Employment implications arising from Dobbs v. Jackson Women’s Health Organization | Holland & Knight LLP
The United States Supreme Court issued its decision in Dobbs v. Jackson Women’s Health Organization on June 24, 2022, heartbreaking Roe vs. Wade and Family planning c. Casey and arguing that there is no right to abortion in the US Constitution. In doing so, the court returned the power to regulate abortion to individual states. The Dobbs This decision poses a unique set of challenges for employers, as national abortion regulations vary widely from state to state.
Key considerations for employers
Employer-sponsored benefit plans are generally preempted by the Employees Retirement Income Security Act of 1974 (ERISA), but there are preemption exceptions included for state laws governing employee coverage. insurance. Employers who purchase employee insurance coverage, as opposed to employers who fund employee insurance coverage themselves, may see changes in reproductive health care coverage. It is likely that state-licensed insurance companies operating in states that ban or severely restrict abortions will now limit or completely exclude employers’ coverage for abortion-related and other reproductive health services. Other insurance companies may limit coverage for abortion-related services for employees in states that prohibit abortions, even if the employee is willing to travel to another state where such services are permitted. Employers should review their health care plans with internal decision makers and human resource professionals, educate them about the types of coverage available to employees, and provide guidance on how to respond to employee requests for coverage changes. Employers may also wish to consult with their insurance brokers to confirm whether their insurance plans may be modified in the future to exclude or limit abortion-related services for all or a select group of employees.
In the wake of the Dobbs In the view, some states have already imposed “trigger laws” imposing outright restrictions or bans on abortion. Others, such as Texas and Oklahoma, have additionally enacted laws criminalizing abortion. It is important to note that some of these laws explicitly state that the coverage or reimbursement of abortion costs is considered aiding and abetting abortion. Employers considering increasing contributions for employee health savings accounts (HSAs), implementing health plan changes, or expanding plans that would cover employee travel and accommodation costs who might choose to seek out-of-state reproductive and abortion services should consider doing so. may expose the employer to civil or criminal liability.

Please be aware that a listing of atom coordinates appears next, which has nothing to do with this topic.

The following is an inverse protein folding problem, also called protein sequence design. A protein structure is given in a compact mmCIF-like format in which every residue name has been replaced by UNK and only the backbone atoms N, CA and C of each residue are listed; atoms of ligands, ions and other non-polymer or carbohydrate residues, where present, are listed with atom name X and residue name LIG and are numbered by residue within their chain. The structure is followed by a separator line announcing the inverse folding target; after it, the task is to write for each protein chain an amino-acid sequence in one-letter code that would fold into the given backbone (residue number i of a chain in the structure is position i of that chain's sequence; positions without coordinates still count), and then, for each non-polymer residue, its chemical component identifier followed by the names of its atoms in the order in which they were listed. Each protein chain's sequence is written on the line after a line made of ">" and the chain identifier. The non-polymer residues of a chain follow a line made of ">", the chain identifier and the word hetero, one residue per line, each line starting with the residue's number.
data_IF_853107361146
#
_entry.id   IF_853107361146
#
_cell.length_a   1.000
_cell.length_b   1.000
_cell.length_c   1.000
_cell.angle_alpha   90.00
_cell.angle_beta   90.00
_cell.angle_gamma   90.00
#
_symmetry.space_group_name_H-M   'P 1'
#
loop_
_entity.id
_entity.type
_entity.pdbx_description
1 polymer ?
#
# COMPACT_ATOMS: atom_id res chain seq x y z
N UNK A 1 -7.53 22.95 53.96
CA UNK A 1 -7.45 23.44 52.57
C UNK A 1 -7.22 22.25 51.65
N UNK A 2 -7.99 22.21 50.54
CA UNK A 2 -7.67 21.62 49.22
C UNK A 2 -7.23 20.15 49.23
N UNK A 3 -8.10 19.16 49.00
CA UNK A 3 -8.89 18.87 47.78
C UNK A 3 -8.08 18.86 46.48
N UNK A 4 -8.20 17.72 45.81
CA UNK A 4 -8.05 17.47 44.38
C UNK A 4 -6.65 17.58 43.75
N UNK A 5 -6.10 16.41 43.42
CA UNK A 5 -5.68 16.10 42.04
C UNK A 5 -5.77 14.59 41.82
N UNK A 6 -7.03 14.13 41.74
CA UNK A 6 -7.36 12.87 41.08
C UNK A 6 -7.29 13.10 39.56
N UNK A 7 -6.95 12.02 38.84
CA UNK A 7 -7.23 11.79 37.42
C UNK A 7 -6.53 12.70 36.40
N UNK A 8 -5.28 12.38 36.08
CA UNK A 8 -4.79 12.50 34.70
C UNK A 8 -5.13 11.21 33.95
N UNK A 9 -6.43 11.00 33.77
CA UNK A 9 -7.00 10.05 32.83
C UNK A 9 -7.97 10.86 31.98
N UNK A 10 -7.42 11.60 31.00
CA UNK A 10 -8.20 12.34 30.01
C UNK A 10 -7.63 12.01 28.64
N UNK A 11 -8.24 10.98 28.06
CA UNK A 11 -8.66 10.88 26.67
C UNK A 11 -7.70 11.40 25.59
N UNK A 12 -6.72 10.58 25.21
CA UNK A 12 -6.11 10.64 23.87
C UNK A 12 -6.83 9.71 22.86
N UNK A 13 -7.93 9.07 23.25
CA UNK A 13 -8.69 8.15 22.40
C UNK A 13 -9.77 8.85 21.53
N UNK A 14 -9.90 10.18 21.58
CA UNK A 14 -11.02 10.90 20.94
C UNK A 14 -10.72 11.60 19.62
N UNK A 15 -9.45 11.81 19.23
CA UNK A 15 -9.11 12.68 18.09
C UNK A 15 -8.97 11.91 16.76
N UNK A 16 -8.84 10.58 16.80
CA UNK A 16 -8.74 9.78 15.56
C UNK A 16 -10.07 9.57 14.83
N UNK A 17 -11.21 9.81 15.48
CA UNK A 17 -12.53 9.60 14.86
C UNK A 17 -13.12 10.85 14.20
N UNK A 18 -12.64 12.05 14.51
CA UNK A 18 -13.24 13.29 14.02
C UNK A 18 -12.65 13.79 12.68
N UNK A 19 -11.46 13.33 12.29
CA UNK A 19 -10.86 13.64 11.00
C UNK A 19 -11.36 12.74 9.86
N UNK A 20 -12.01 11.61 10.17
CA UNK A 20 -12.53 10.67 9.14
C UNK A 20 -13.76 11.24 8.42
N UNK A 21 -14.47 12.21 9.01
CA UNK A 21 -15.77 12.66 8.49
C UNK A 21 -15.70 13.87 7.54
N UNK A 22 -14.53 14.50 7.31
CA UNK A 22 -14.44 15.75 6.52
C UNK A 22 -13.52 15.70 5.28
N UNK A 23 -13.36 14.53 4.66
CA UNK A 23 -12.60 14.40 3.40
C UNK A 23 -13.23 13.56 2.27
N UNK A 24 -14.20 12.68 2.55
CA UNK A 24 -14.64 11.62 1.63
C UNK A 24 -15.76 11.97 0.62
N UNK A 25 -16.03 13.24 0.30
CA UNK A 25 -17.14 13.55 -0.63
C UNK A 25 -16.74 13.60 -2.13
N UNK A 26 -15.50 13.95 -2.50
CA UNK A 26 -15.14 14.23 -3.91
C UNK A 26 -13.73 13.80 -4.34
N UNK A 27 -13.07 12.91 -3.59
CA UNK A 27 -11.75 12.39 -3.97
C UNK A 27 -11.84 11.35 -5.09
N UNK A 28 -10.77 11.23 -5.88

In the days to come, there will undoubtedly be a wide range of emotional reactions to the Dobbs decision. Employers should be alert to employee backlash, the impact of differing viewpoints on employee morale and productivity, the possibility of increased leave requests, and potential employee resignations. Reviewing manuals, policies and procedures as well as retraining managers and employees on company policies governing codes of conduct and anti-discrimination, harassment and retaliation will remind employees of proper conduct At work. Human resources professionals and supervisors should reacquaint themselves with practices governing the retention of confidential health information and policies governing dress code and social media conduct. How will the company respond to an employee who comes to work with an anti-abortion message on their shirt? What about an employee who tweets an offer to entice co-workers to have abortions by a state that has criminalized such actions? Above all, employers must ensure that policies and procedures are applied consistently and that decision-makers know how to respond to these potential situations to mitigate potential liability and allegations of discrimination.
Employers should also bear in mind that certain speech in the workplace may be protected, including speech about abortion. Although the right to free speech under the First Amendment does not extend to private workplaces, other laws protect specific types of workplace expression, such as the National Labor Relations (NLRA) and Title VII of the Civil Rights Act. The NLRA allows employees to seek better working conditions by discussing the terms and conditions of their employment without fear of reprisal. Traditionally, NLRA protections have been limited to employees engaged in protected concerted activity. Under the Biden administration, however, the National Labor Relations Board (NLRB) has taken a decidedly pro-union view of what constitutes protected concerted activity. As a result, employee discussions of topics — such as an employer’s policy offering benefits to women seeking reproductive health care and abortion-related services — may fall under the rubric of concerted protected activities.
Title VII serves, among other things, to protect employees from religious discrimination and requires employers to make reasonable accommodations when necessary. Since the issue of abortion is closely linked to religious beliefs and practices, employers must take particular care to ensure that no action is taken against employees because of their religious beliefs for or against abortion and to that all policies and procedures are applied in the same way, regardless of their point of view.
Employment issues and laws will continue to evolve as a result of the Dobbs decision. Employers should consult legal counsel to stay abreast of changes in the legal landscape and for guidance in making informed decisions and creating clear and consistent messaging for employees and the public.